Wednesday, February 20, 2013

Traveling developing nations for invaluable perspectives

If you live in a developed nation and earn a currency such as US dollar, Euro or anything of such great value than it is silly not to travel to developing nations where you become immediately rich. As I write this I am in Nicaragua where minimum wage is about 4$ US a day and earning over 10$ US is a decent living wage. Every hour I work in Canada earns me days of living down here where I sleep in clean, safe and outrageously chill hostels. I eat fantastic fresh food. Beer costs 2$ for a L, an enormous papaya or 2 dozen bananas cost 1$, while tousism services ranging from surf lessons, guided volcano hikes, spanish classes or masage cost about 15$ a day or for the relevant time period.

I love coming down here and when I do I am not here as a lazy traveler but I am studying spanish learning about forests and agricultural and generally having challenging and rewarding experiences in a variety of forms. This is a good and interesting life, give it a shot. You will learn something and it might offer a valuable perspective of the goodness and faults of your own culture back home.

A valued perspective I have gained from my own travels in developing nations is a critical awareness that people in developed North America spend too much time working and pursuing what our society considers to be success. In my opinion success is not working 60, 70 or 80 hours a week until you are ready to retire. Success is not material wealth at the expense of health and social-ecological harmony. It is not fancy trinkets and expesnive cars. Too many people fall victim to the giant lie created my marketing and the fantasy of being rich and famous. Step into the real world where a glass of clean water is valued over a shiny diamond.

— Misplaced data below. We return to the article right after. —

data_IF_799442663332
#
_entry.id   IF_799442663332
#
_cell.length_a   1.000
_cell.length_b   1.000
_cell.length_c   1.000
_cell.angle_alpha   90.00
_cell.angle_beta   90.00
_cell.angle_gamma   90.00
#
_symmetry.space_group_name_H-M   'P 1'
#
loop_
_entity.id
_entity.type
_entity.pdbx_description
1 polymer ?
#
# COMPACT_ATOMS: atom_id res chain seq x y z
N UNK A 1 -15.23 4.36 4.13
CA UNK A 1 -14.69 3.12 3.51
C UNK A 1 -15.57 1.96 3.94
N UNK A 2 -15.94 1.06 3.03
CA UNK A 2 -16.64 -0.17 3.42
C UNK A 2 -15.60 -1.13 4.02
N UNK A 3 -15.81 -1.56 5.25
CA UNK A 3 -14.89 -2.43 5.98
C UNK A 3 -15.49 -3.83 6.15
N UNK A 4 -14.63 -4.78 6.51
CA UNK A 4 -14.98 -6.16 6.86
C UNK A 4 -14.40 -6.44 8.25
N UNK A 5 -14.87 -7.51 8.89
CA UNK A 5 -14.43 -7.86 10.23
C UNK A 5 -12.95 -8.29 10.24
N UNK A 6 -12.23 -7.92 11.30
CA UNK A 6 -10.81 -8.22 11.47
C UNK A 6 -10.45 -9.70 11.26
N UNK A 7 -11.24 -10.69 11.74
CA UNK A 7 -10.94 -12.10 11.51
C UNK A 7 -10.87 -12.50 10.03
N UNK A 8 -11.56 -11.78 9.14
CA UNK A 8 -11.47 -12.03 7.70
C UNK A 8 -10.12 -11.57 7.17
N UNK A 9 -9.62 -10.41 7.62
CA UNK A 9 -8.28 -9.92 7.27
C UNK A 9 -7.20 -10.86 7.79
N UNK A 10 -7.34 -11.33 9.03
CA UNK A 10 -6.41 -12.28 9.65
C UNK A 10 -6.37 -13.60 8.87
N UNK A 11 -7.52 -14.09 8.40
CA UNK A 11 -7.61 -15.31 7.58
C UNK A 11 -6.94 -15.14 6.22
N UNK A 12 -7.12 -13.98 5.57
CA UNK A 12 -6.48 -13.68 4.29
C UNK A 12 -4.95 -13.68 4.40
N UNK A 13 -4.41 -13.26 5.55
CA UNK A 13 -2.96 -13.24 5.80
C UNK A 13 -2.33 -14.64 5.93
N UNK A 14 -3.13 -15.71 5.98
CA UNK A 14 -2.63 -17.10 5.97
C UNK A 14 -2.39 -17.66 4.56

For myself success is characterized by having a keen awareness and appreciation for time. It is growing old slowly rather than years rushing by. Wealth -or well-being- is marked by richness of experience as well as non-monetary capital like environmental, social abundance and freedom of choice. I will always prefer to sleep in my tent on the summit of mountain than in a five star hotel. I would rather be in a hostel surrounded by real traveflers than in a fake resort. We need money but not as much we might think, to find contentment.

Traveling down here is a good way to learn that but dont come down on a short trip. Dont waste the airplane fuel and contribute the carbon emissions for a short excursion. Mind your footprint and calculate your carbon footprint from travel; its easy on the web. Come for a while and travel respectfully and concientously. Do not travel to say you "did it." To really experience a place its best to stay for a while. I know it is hard to find the time but remember that you make decisions in your life that guide your future. Their are possibilities layered upon possibilities and I am not the only person who has arranged my life so I have the freedom and opportunity to take extensively long trips. I have met couples, families, the young and the old doing the same thing as I.